Abortion is on the rise in Scotland and women need healthcare, not moral outrage - Susan Dalgety

It tells us everything we need to know about a woman’s place in society in 2023 when abortion is still treated as both a moral outrage and, in some cases, a crime, writes Susan Dalgety.

No woman – or girl – undertakes the termination of a pregnancy lightly. But every woman and girl should have the right to choose whether or not to have an abortion without fear of censure, or worse, imprisonment.

The recent case of 44-year-old Carla Foster, a mother of three, who was jailed for using pills that meant she miscarried at 32 weeks, is thankfully rare. I can’t begin to imagine the hell she went through before taking the medication, nor the anguish of her three children as their mother was taken to prison for 28 months.

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She broke the law, of that there is no doubt, but her punishment does not fit her crime. A suspended sentence, with emotional and practical support so that she and her family could rebuild their lives, would have been the humane response to this tragedy. Instead, her life and those of her children have been destroyed. For what?

A woman protests against anti-abortion group March for Life's demo in London last September. PIC: Thomas Krych/SOPA Images/Shutterstock.A woman protests against anti-abortion group March for Life's demo in London last September. PIC: Thomas Krych/SOPA Images/Shutterstock.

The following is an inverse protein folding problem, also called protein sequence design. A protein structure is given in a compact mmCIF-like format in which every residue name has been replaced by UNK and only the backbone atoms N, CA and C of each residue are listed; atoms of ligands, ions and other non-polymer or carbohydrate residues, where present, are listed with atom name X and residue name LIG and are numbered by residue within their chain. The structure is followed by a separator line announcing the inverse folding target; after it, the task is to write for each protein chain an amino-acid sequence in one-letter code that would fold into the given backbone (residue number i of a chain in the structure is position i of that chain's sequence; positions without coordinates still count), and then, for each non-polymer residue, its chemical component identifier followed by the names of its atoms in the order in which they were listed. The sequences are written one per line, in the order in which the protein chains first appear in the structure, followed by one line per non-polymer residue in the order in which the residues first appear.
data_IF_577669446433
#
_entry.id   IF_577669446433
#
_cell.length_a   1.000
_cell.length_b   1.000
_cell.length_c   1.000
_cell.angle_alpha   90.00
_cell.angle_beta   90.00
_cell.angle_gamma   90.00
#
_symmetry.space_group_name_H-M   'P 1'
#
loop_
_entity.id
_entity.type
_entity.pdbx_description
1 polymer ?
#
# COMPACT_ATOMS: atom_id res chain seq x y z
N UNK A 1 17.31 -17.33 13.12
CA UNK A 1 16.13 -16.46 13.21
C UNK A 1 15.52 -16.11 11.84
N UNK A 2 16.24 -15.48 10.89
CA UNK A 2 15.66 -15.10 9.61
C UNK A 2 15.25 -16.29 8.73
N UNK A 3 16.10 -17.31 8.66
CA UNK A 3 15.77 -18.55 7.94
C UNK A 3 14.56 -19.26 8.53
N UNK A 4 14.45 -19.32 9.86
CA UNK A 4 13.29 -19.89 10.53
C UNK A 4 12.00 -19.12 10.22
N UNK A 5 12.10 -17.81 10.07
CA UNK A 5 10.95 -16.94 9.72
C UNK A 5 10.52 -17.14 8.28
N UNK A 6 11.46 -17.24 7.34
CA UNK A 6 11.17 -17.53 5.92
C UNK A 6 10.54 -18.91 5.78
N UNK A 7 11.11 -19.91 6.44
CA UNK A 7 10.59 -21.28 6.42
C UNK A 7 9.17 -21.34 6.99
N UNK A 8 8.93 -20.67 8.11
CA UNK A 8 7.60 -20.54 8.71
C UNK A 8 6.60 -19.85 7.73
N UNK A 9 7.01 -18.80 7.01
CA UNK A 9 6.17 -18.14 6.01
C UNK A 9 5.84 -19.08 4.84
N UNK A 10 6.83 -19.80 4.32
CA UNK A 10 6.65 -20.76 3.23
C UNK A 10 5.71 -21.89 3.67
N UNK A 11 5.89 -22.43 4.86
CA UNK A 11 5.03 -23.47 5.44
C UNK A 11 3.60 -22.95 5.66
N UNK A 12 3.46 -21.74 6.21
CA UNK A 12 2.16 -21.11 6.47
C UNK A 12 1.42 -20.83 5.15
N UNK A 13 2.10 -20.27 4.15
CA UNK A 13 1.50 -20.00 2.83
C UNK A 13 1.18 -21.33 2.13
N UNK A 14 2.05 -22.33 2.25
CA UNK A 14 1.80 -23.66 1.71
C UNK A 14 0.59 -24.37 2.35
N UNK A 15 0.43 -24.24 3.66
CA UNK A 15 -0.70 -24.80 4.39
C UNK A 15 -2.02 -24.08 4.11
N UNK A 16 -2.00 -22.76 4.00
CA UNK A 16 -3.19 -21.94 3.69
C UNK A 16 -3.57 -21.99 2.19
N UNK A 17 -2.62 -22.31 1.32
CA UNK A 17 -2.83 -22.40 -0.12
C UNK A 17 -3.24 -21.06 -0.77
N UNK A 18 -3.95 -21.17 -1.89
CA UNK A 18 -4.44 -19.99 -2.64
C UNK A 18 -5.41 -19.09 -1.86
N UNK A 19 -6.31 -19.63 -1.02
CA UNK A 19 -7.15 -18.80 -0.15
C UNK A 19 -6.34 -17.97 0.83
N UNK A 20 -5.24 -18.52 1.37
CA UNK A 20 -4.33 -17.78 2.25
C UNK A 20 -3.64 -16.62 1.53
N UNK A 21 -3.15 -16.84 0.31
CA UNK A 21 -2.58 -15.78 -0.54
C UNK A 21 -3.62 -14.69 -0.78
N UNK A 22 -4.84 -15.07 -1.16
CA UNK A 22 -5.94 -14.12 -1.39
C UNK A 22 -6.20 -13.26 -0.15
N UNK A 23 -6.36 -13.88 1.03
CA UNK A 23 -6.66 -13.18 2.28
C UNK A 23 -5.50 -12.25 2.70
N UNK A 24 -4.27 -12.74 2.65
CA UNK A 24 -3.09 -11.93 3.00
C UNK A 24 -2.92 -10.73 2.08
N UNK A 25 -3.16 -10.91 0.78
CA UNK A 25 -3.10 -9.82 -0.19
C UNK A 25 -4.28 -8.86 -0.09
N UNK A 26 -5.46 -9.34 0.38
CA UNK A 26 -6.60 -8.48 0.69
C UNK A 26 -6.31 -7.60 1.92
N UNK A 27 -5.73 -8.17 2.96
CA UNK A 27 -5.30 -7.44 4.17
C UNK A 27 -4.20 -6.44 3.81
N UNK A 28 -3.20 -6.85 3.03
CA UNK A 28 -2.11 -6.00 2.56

A woman protests against anti-abortion group March for Life's demo in London last September. PIC: Thomas Krych/SOPA Images/Shutterstock.

Foster was prosecuted in England, under the Offences Against the Person Act of 1861, an archaic piece of legislation that threatens any woman “being with child, who, with intent to procure her own miscarriage, shall unlawfully administer to herself any poison or unlawfully use any instrument shall be liable to be kept in penal servitude for life.”

This law does not apply in Scotland. Prior to the Abortion Act of 1967, abortion in Scotland was considered a crime under common law when provided without medical sanction. Under the 1967 Act, a woman can legally access a termination up to 24 weeks of a pregnancy, but within strict criteria. Two doctors must confirm that continuing with a pregnancy would pose a greater risk to the woman’s mental or physical health than accessing an abortion.

Any procedure outwith these conditions would be subject to Scottish common law, and could be considered a crime, though there have been no prosecutions in living memory. And some legal experts contend there never would be.

Campaign groups such as Abortion Rights Scotland argue that women’s reproductive healthcare should not be subject to criminal law, no matter how unlikely a prosecution. Speaking to a national newspaper last month, Dr Lynsey Mitchell of Strathclyde University, and a member of Abortion Rights Scotland, argued that abortion is still a difficult area for lawmakers.

“Our position along with a lot of international human rights organisations is that abortion is healthcare and procedures should be decided on medical evidence.

“However, that's not historically how politicians in the UK have approached abortion. There remains a stigma around talking about abortion in politics. That needs to change. Especially when there is so much movement internationally on recognising abortion care as healthcare.”